Correlation between grade point averages and student evaluation of teaching scores: taking a closer look
evaluation, assessment, student evaluation of teaching
One of the most contentious potential sources of bias is whether instructors who give higher grades receive higher ratings from students. We examined the grade point averages (GPAs) and student ratings across 2073 general education religion courses at a large private university. A moderate correlation was found between GPAs and student evaluations of teaching (SETs); however, this global correlation did not hold true for individual teachers and courses. In fact, there was a large variance in the correlations between GPAs and SETs, including some teachers with a negative correlation and a large variance between courses.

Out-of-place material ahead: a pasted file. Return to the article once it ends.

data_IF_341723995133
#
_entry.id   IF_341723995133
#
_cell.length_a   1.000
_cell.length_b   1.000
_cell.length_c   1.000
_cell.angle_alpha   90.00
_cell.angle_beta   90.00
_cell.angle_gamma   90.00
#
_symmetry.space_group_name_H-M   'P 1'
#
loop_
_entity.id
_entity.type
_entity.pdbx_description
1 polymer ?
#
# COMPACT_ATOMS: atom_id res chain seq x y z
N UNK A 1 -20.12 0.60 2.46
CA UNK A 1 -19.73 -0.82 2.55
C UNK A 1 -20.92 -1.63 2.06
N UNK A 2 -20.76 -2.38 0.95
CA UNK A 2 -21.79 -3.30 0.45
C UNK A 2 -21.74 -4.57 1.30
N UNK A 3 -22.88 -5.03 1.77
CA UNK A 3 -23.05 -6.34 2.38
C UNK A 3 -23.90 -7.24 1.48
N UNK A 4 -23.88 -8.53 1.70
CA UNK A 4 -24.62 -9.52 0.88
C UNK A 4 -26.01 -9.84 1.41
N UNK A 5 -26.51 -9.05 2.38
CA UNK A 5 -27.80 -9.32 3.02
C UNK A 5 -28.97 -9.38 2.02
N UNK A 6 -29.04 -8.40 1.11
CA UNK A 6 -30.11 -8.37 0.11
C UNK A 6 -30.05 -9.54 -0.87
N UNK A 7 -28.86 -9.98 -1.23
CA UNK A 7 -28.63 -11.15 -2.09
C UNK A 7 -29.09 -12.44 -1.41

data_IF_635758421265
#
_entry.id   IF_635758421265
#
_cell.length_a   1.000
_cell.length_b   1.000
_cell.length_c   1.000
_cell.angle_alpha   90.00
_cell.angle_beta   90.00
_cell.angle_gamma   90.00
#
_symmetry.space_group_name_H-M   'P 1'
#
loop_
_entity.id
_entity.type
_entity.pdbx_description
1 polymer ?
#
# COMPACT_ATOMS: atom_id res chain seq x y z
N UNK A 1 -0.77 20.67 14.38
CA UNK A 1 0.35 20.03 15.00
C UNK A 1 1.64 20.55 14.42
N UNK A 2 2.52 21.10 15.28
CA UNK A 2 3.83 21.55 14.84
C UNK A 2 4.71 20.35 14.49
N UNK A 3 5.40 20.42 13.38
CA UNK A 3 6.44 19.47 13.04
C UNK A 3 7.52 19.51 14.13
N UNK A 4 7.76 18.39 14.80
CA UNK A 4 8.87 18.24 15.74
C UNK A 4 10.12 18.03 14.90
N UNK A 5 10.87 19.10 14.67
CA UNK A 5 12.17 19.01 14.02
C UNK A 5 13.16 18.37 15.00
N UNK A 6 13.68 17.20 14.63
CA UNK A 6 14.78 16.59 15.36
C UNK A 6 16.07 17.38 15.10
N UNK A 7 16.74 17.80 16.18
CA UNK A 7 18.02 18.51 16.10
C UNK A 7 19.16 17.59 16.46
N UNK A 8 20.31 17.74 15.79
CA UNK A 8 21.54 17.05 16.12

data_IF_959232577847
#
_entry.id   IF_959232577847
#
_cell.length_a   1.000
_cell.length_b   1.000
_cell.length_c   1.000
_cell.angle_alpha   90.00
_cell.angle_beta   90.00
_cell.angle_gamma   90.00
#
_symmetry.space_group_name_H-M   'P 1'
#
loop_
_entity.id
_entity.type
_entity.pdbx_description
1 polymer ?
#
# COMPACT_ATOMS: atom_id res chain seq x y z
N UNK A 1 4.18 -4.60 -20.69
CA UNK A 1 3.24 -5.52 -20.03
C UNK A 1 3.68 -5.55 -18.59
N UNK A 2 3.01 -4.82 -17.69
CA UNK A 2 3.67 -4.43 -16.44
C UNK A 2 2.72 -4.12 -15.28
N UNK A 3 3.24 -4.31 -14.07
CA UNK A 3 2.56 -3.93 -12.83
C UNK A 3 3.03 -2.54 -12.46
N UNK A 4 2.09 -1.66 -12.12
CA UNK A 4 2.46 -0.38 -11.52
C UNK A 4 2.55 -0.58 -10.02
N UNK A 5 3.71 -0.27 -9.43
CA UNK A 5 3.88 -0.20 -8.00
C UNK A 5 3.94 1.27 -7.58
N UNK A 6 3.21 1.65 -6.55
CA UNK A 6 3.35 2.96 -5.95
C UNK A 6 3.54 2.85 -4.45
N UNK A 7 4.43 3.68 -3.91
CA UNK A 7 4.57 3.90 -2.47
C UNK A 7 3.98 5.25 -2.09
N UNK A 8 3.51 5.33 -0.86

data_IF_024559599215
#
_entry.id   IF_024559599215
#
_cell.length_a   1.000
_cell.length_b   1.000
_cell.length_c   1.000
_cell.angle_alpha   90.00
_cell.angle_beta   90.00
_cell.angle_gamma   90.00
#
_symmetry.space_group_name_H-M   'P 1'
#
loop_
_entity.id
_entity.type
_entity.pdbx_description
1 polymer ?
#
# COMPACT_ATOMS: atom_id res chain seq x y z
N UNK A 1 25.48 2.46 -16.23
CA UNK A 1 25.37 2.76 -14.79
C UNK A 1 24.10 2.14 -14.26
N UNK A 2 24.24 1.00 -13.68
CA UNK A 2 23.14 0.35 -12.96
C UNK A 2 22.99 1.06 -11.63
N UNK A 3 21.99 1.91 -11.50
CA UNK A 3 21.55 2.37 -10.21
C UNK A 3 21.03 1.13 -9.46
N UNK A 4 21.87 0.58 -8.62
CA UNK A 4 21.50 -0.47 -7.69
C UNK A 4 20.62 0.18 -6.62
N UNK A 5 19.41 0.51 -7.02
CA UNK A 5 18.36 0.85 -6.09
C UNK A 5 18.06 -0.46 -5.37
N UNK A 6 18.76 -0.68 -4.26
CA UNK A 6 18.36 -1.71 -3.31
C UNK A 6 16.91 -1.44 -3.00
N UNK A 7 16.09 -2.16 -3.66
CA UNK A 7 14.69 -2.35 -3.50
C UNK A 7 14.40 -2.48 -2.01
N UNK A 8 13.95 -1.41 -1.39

Original Publication Citation
Griffin, Tyler J., Hilton, John III, Plummer, Kenneth, Barrett, Devynne, (March, 2014). “Correlation Between Grade Point Averages and Student Evaluation of Teaching Scores: Taking a Closer Look,” Assessment & Evaluation in Higher Education, 39 (3): 339-348. Taylor and Francis, Oxfordshire, UK. Online copy available at http://www.tandfonline.com/doi/full/10.1080/02602938.2013.831809
BYU ScholarsArchive Citation
Griffin, Tyler J.; Hilton, John III; Plummer, Kenneth; and Barret, Devynne, "Correlation between grade point averages and student evaluation of teaching scores: taking a closer look" (2013). Faculty Publications. 3403.
Taylor & Francis
© 2013 Taylor & Francis